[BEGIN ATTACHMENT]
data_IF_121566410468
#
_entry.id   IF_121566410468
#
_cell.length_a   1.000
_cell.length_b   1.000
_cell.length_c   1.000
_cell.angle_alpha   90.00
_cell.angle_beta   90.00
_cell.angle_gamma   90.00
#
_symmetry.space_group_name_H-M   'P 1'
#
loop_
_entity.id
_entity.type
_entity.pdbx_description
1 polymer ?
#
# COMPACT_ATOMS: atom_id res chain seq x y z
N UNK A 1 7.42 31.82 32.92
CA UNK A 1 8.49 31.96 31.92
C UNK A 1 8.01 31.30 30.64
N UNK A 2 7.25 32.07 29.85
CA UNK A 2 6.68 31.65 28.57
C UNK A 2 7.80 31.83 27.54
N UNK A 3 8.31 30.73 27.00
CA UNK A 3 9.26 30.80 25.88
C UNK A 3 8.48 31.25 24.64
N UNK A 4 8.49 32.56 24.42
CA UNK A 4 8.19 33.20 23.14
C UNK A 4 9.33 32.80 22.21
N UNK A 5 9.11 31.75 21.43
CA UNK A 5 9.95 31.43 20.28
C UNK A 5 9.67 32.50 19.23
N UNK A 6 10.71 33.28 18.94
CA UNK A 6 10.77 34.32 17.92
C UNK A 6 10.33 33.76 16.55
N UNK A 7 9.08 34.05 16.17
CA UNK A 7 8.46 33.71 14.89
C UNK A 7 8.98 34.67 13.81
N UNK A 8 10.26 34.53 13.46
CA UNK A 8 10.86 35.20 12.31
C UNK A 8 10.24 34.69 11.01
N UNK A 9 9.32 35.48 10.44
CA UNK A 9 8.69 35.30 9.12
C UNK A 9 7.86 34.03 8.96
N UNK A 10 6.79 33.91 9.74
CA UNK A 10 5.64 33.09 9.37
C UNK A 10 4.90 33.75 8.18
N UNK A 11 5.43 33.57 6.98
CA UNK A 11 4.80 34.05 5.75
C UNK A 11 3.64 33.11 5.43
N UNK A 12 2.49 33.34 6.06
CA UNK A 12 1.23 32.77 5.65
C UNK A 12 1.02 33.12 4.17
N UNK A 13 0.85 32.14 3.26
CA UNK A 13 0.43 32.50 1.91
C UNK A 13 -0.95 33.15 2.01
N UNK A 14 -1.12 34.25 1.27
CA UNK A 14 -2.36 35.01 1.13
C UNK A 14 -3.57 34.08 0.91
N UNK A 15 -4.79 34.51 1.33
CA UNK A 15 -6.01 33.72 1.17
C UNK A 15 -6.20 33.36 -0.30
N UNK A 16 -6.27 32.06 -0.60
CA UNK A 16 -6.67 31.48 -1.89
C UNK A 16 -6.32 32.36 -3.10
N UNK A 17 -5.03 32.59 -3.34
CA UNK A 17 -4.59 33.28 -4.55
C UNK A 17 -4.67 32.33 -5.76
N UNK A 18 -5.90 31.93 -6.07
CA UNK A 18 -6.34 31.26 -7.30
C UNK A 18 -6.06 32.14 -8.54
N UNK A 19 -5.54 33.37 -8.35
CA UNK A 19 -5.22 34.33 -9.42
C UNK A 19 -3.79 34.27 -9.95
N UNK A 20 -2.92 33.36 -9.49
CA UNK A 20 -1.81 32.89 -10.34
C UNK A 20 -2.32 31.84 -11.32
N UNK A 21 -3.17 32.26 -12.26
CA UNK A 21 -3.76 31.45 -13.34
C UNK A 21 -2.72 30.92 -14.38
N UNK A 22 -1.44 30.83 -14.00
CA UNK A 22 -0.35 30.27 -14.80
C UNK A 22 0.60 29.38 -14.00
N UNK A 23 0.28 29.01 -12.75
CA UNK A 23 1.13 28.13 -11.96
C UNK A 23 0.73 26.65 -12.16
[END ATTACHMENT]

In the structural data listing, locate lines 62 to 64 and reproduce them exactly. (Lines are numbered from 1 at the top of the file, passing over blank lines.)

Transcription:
C UNK A 14 -3.57 34.08 0.91
N UNK A 15 -4.79 34.51 1.33
CA UNK A 15 -6.01 33.72 1.17